WELLESLEY, Mass. – The Brandeis University fencing team had one of its most successful performances at the NCAA Northeast Regional Qualifier today at Wellesley College. The Judges had three fencers in position to earn automatic bids and one up for an at-large position when the qualifiers for the 2014 NCAA National Collegiate Championships are announced on Tuesday. The NCAA championships will be held at the Ohio State University in Columbus, Ohio, March 20-23.
Leading the way for the Judges was sophomore Caroline Mattos (Cumberland, R.I./La Salle Acad.). Mattos had one of the best finishes ever for the Judges at the regional championships, placing fourth overall, just one touch short of a bronze medal. Seeded 12th headed into the event, Mattos went 5-1 in her opening pool, outtouching her opponents 28-8 to advance to the round of 21 in the sixth spot. She went 3-3 in the second round, including a win over Harvard silver medalist Alex Kiefer, earning the 11th of 12 spots in the finals due to a plus-one touch differential, or indicator (22-21). Though Kiefer got her revenge in the finals, Mattos went 7-4 with a plus-10 indicator (44-34), to finish in fourth place behind Columbia's Jessica Laffey by just one touch. Mattos, who defeated Laffey head-to-head, 5-3, in the final round, also defeated opponents from St. John's, Cornell, Yale and Brown in the last 12. Mattos, who finished seventh in the region in 2013, is in line for her second-straight NCAA championship berth. She tied with an MIT sabre fencer for highest finish by a Division III woman today.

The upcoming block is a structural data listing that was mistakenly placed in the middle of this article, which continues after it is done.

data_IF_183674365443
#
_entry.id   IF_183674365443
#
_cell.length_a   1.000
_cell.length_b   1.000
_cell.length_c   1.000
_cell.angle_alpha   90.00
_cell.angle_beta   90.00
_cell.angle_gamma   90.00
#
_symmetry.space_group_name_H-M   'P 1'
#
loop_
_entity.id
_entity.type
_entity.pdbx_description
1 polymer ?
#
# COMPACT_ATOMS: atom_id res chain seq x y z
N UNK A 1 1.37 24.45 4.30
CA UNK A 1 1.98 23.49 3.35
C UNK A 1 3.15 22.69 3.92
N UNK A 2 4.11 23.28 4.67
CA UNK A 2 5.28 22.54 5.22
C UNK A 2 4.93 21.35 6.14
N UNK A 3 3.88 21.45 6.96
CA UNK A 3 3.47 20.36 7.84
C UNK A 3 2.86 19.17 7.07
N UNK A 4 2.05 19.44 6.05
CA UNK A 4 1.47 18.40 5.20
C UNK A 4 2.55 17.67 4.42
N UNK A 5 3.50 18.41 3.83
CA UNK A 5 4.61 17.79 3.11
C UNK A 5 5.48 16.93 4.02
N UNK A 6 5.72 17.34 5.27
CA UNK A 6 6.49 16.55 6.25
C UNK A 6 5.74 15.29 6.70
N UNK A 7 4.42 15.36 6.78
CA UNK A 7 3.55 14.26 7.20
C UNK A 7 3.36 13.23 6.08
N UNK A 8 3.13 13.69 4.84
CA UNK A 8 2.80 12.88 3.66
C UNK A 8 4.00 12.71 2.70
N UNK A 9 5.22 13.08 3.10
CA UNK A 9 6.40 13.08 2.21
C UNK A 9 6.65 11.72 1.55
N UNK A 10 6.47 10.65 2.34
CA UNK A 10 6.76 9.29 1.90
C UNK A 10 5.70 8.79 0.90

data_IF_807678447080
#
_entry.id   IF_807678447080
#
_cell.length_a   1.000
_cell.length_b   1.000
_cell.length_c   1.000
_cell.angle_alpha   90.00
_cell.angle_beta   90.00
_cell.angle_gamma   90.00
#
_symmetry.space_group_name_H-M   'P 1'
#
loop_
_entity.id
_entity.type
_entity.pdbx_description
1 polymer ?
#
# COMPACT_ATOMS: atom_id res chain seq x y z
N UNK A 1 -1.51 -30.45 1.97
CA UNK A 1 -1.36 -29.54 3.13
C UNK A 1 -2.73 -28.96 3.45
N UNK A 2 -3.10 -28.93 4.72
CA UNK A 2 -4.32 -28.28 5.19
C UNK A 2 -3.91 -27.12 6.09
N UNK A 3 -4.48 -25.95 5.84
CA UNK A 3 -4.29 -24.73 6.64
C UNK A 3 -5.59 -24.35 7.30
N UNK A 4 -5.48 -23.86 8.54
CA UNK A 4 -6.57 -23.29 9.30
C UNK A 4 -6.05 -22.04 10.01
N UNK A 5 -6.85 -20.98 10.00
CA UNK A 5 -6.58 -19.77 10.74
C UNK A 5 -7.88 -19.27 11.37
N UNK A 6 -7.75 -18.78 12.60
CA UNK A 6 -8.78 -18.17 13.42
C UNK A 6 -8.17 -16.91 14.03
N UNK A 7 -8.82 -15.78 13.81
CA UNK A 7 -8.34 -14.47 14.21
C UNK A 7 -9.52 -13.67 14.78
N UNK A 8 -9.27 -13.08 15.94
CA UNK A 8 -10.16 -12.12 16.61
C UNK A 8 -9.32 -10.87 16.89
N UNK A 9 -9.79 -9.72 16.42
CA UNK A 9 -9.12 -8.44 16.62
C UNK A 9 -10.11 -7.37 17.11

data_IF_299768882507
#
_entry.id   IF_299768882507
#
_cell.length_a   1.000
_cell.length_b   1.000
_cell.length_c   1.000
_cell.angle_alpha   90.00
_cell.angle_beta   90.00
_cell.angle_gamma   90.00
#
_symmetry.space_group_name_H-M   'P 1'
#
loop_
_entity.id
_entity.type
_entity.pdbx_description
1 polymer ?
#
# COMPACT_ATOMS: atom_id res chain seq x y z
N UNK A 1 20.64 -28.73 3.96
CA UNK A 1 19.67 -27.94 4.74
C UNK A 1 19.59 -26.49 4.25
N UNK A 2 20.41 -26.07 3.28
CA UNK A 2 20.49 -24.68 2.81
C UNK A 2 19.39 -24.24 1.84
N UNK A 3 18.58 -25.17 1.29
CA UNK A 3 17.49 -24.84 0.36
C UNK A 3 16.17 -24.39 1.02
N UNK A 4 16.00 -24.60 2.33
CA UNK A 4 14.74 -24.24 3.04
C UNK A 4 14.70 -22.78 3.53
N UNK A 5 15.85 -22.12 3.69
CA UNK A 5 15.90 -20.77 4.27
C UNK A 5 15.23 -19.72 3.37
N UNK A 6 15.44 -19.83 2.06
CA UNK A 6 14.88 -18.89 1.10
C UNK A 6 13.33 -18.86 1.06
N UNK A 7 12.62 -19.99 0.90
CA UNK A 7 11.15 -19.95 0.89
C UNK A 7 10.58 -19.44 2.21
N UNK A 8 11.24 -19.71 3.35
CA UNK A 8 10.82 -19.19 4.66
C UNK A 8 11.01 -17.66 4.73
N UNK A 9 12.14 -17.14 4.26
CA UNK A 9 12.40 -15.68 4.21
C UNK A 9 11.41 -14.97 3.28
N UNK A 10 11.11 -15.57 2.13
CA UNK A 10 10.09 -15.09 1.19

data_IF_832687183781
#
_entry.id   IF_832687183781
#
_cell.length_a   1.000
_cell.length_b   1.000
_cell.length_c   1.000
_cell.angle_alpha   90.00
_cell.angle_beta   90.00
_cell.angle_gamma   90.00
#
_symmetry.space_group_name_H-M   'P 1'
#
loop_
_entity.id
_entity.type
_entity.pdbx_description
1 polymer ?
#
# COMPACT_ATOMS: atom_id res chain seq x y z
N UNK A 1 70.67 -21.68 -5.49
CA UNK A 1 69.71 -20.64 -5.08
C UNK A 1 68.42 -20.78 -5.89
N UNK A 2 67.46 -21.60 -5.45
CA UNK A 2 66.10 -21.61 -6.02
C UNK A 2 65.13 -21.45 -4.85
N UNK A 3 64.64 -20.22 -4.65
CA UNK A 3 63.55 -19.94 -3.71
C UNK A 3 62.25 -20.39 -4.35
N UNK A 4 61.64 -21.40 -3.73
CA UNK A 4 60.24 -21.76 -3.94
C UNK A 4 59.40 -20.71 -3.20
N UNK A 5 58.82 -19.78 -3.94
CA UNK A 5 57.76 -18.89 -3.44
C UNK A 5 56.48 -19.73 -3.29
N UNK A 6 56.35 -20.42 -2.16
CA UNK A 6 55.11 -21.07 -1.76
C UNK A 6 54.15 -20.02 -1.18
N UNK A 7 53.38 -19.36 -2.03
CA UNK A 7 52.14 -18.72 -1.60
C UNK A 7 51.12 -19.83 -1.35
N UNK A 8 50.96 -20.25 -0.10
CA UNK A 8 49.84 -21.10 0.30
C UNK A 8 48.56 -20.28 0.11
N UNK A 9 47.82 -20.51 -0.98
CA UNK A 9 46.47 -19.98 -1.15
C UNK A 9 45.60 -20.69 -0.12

"Caroline showed a high level of consistency and composure in placing fourth overall," said head coach Bill Shipman. "She started slowly in the final but finished strong and without fatigue. She has fenced well and consistently all season and continued today."